Blue Peter, the world’s longest running children’s television show, has just turned 60!
To celebrate, we have published new research today which shows that letter writing is growing in popularity among children and young people, and that its benefits are far reaching.
How many children are writing letters?
Our survey of 42,363 children and young people aged 8 to 18 from across the UK found that 36.7% write letters in their free time, up from 28.9% in 2011. Over this same time period, Blue Peter has seen a monumental rise in the number of letters it receives from kids hoping to secure a Blue Peter badge, rocketing from 44,000 in 2011 to 105,000 so far this year.
Why are children writing, or not writing, letters?
Children and young people say they mostly write letters to stay in touch with family and friends (52.7%) or to make the person they are writing to happy (47.8%). Children also say that writing letters makes them feel happy (33.8%) and helps them express their feelings (30.7%).
Despite the increasing popularity of letter writing among children and young people, 2 in 3 (63.3%) still don’t write letters in their free time. These children say they don’t write letters because they prefer to write emails or text messages (59.4%), they don’t know what to write (33.6%) or they don’t have time (33.3%).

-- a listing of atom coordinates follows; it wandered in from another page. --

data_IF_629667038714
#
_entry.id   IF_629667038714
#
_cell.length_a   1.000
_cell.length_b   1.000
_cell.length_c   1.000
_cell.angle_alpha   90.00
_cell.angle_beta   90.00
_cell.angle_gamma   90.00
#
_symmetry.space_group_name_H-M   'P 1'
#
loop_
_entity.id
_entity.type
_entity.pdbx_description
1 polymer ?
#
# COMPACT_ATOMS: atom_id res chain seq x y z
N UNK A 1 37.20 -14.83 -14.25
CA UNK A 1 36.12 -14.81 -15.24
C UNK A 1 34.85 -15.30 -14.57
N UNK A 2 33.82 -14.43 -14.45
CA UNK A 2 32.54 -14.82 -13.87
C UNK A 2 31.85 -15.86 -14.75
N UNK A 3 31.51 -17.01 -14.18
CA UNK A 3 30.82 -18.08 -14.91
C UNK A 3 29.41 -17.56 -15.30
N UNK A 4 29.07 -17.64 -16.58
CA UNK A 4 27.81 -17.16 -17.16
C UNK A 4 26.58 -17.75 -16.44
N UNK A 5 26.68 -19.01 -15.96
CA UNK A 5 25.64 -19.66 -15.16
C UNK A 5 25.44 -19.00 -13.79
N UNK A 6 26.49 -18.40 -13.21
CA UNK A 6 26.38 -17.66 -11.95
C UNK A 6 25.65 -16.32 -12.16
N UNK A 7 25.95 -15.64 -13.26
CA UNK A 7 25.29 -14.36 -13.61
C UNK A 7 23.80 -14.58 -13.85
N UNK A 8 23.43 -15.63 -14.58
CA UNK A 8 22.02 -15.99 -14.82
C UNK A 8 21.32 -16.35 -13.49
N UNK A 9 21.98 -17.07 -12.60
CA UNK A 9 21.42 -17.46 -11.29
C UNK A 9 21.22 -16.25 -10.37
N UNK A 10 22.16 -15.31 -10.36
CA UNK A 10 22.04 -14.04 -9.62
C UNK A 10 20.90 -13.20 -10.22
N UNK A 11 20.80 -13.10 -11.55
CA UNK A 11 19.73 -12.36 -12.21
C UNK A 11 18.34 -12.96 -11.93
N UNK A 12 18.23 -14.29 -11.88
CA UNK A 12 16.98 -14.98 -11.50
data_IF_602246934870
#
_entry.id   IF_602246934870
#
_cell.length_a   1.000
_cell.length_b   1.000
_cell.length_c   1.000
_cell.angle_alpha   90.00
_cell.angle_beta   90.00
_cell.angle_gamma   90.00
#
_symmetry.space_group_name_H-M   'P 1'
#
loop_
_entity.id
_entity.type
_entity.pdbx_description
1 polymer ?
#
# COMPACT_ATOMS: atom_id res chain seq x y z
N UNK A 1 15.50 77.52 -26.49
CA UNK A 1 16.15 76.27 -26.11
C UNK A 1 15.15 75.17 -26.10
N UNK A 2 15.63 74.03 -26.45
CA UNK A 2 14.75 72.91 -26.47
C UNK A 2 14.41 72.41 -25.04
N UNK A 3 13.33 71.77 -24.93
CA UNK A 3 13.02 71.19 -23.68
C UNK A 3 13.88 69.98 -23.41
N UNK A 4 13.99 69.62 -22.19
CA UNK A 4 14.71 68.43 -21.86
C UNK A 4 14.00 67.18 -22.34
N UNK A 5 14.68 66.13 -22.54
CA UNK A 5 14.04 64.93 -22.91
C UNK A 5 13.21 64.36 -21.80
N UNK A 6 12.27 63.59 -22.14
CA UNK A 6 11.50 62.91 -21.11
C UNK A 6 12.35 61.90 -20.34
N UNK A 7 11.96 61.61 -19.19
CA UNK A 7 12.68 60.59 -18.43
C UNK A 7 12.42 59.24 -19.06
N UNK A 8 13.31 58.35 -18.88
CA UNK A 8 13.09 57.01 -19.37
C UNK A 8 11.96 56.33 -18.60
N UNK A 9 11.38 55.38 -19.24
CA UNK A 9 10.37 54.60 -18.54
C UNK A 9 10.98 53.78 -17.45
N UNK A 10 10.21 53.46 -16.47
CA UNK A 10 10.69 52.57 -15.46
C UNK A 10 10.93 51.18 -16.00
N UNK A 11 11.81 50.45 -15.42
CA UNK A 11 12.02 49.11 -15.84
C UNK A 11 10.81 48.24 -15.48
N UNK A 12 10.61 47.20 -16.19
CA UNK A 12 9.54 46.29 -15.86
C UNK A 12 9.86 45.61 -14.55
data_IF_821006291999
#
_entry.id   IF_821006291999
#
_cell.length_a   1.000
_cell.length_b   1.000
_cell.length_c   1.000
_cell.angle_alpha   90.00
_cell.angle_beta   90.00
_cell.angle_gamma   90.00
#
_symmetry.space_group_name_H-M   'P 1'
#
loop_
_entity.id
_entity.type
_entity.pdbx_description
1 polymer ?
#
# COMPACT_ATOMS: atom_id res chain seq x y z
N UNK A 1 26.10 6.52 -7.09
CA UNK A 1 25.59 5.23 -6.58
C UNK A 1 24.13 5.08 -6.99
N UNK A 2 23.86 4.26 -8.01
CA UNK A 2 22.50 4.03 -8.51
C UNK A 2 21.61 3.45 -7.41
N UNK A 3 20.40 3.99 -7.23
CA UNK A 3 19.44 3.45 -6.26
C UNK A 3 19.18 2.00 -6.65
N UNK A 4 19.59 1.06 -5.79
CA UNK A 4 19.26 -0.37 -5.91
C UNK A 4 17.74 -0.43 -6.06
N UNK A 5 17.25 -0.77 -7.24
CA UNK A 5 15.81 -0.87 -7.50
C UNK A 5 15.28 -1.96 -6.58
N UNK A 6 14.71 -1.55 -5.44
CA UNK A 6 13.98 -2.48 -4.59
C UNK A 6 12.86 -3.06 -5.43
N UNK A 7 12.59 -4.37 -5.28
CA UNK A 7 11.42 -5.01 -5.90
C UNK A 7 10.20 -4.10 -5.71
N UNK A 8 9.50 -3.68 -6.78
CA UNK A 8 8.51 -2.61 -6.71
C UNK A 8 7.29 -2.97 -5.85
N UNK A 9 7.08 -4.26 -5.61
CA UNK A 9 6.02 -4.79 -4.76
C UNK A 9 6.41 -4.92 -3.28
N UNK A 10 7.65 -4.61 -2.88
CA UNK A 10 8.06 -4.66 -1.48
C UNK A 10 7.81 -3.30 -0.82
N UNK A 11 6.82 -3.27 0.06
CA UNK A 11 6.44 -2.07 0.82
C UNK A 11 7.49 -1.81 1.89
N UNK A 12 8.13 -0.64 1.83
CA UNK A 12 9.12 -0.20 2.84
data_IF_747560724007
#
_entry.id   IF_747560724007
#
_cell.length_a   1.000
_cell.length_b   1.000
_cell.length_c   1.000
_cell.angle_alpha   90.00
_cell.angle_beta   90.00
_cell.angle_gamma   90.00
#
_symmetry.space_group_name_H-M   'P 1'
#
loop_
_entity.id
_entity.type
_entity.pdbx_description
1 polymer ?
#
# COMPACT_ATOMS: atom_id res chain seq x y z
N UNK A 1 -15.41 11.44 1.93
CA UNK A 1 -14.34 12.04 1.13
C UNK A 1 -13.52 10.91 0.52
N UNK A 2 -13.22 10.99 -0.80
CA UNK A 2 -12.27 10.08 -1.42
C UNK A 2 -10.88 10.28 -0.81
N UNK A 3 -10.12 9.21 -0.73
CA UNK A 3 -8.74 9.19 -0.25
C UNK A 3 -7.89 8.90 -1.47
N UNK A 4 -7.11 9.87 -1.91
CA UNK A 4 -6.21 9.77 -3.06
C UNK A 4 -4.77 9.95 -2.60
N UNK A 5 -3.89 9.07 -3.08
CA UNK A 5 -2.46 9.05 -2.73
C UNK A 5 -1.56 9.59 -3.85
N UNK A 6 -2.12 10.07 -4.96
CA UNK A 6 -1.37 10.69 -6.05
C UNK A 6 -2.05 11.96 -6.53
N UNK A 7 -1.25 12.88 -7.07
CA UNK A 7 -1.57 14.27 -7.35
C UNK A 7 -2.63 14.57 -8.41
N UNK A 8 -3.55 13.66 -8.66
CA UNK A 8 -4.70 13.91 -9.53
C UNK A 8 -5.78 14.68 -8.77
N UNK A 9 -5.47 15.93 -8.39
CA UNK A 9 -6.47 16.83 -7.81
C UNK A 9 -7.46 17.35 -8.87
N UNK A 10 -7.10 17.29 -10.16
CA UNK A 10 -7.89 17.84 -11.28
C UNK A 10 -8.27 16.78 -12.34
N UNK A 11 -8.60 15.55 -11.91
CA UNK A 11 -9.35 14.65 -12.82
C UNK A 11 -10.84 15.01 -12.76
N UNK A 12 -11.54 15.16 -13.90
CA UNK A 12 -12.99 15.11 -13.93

What are the benefits of letter writing?
Our research found that letter writers are better writers: children who write letters are more likely to enjoy writing (65.3% vs 40.4%), write something daily (23.8% vs 13.5%) and rate their writing skills as above average (47.8% vs 33.3%) than their peers who don’t write letters. Not only that, but these children are also more likely to enjoy reading (71.0% vs 48.5%), have high levels of literacy engagement (40.5% vs 17.6%) and be happier with their lives (7.69 vs 7.16 out of 10).
Alongside our research, Oxford University Press’s Children’s Corpus analysed 1,000 letters sent to Blue Peter in 2016 and found that children who wrote to Blue Peter had high levels of social awareness and sensitivity, as well as strong persuasive language skills.
Our Director, Jonathan Douglas, said: "We are delighted that children and young people’s letter writing is at an all-time high in 2018 – the very year that the National Literacy Trust is celebrating its 25th anniversary and Blue Peter is turning 60. Not only does letter writing help children and young people become more confident writers and flourish at school, but we now know it can also play a role in supporting children’s mental wellbeing by enabling them to express their feelings, keep in touch with friends and loved ones, and feel happy.”
We have lots of letter writing inspiration for your classroom. For a topical activity, download our free First World War Centenary resources for Key Stages 2, 3 and 4. Developed in partnership with the Royal British Legion, the resources encourage students to write thank you letters to individuals whose contribution to the war effort is not typically remembered.